On the Way to Becoming JAKs of All Trades
On July 13th, 2017 Pfizer announced that its application for approval in ulcerative colitis for its JAK inhibitor, Xeljanz (tofacitinib), had been accepted by the FDA. Pfizer could be on a roll: Xeljanz recently (March 2017) gained approval for rheumatoid arthritis in the EU after its initial rejection 5 years ago, had a good showing at the FDA’s advisory meeting on its application for psoriatic arthritis, and was spared some competition in the U.S. when Eli Lilly’s baricitinib, a selective JAK inhibitor, failed to gain FDA approval for rheumatoid arthritis. That’s plenty of good news for Pfizer to enjoy before next March, when the FDA is expected to announce its decision on Xeljanz for ulcerative colitis.
Whether the FDA will grant approval in ulcerative colitis is yet to be seen. The safety concerns that bedevilled the drug during its initial approval in rheumatoid arthritis seem to be subsiding as long term data and experience builds from its use and continued testing in rheumatoid arthritis. Concern over the increased lipid levels seen in patients who take JAK inhibitors may also be easing as they have not been shown to result in a higher incidence of major cardiovascular events. While the efficacy data released from the OCTAVE Induction and OCTAVE Sustain trials were not quite as stellar as might have been hoped for based on Xeljanz’ phase II induction study, there was a clear improvement over placebo, with response and remission rates that compare favorably to those of the biologics currently on the market for ulcerative colitis. On balance, the easing of concerns over its safety profile and its positive efficacy compared with placebo would suggest that approval in ulcerative colitis is likely.
While Xeljanz has done well in ulcerative colitis trials, it has stumbled in Crohn’s disease, the other half of the IBD market. With disappointing results from a dose-ranging phase II study which had an unusually high placebo response, Pfizer has backed down from its efforts to develop Xeljanz for Crohn’s disease. Crohn’s may be a smaller patient population than ulcerative colitis, but the standard first line agents in IBD (i.e., oral mesalamines) are generally ineffective in Crohn’s, meaning patients move much faster to more powerful immunosuppressants and biologics. In this market, another JAK inhibitor, filgotinib, developed in partnership by Gilead and Galapagos, has stepped up. Filgotinib’s promising phase II data, which includes improved remission rates over placebo, are being followed up with two phase III trials in Crohn’s disease as well as two phase III trials in ulcerative colitis. Having approval for both conditions could be an advantage if it makes the drug more appealing to gastroenterologists, who may prefer to have one go-to drug for IBD. Filgotinib’s trials in ulcerative colitis and Crohn’s report primary completion dates between 2019 and 2022, meaning Pfizer will, however, have a few years on the market before having to share the IBD space with another JAK inhibitor.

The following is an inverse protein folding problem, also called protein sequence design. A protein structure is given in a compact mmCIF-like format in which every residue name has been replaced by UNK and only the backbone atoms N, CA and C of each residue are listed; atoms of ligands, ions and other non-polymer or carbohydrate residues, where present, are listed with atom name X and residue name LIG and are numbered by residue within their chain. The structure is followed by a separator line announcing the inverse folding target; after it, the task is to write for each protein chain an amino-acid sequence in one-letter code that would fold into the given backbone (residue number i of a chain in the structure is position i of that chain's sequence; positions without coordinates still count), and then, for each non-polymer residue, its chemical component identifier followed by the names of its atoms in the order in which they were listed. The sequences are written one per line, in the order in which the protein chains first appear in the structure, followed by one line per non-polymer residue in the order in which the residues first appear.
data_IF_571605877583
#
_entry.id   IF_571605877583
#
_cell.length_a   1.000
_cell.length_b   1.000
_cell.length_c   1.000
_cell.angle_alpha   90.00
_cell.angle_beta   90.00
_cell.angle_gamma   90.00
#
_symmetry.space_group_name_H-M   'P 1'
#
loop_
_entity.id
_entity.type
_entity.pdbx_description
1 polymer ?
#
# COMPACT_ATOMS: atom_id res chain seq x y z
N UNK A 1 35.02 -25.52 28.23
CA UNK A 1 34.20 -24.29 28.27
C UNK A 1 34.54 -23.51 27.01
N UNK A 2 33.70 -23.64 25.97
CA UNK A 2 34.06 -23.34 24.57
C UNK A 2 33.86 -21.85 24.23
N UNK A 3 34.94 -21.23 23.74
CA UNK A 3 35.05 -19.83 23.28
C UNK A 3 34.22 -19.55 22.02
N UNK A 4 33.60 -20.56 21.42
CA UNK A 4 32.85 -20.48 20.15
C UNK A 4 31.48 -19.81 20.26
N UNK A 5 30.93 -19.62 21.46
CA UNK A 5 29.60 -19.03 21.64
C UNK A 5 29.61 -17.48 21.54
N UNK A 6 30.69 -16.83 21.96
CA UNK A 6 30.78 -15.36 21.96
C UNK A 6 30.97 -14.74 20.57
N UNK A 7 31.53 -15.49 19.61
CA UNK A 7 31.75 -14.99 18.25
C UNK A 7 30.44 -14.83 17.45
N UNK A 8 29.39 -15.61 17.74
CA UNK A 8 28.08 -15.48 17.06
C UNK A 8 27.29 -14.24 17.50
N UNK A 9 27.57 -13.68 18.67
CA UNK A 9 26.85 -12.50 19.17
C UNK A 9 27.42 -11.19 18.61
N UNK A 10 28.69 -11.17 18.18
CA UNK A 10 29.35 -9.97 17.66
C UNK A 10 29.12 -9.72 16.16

Physicians and payers alike appear to have high hopes for JAK inhibitors in both indications. According to a survey of 32 U.S. payers and 100 U.S. gastroenterologists conducted by Decision Resources Group and published in the 2017 Access and Reimbursement | CD/UC | US, a majority of payers selected Xeljanz in ulcerative colitis and filgotinib in Crohn’s disease as the emerging therapies with the most potential impact on treatment of the two IBD indications. Furthermore, two-thirds or more of surveyed physicians said they expect to prescribe the drugs within their first year of availability. It’s not too surprising that physicians and payers would be so eager for a new oral therapy as both ulcerative colitis and Crohn’s disease are still underserved markets. Mesalamines are rarely effective in Crohn’s and even in ulcerative colitis, many patients do not respond to them satisfactorily, while immunosuppressants and steroids come with long term risks and side-effects. The question will be whether physicians will use JAK inhibitors as an additional line of oral therapy before moving to IV or injected biologics, or whether they will reserve the novel therapies for those patients who have failed TNF-α inhibitors. Decision Resources Group’s survey of gastroenterologists suggests the latter is more likely, at least at first. Even among rheumatologists, who have used Xeljanz for rheumatoid arthritis for half a decade, use is generally reserved for TNF-α inhibitor refractory patients, according to survey data published in Decision Resources Group’s report Access and Reimbursement | Rheumatoid Arthritis and Systemic Lupus Erythematosus| US. JAKs will not be alone in this line of therapy in the IBD markets either, and will compete with Takeda’s Entyvio (vedolizumab) in both ulcerative colitis and Crohn’s disease as well as J&J’s Stelara (ustekinumab) in Crohn’s disease. Still, Decision Resources Group’s surveys suggest that JAK inhibitors will do well in Crohn’s disease and ulcerative colitis and that IBD is a logical choice for indication expansion as Pfizer, Gilead, and Galapagos develop their drugs into JAKs of all trades.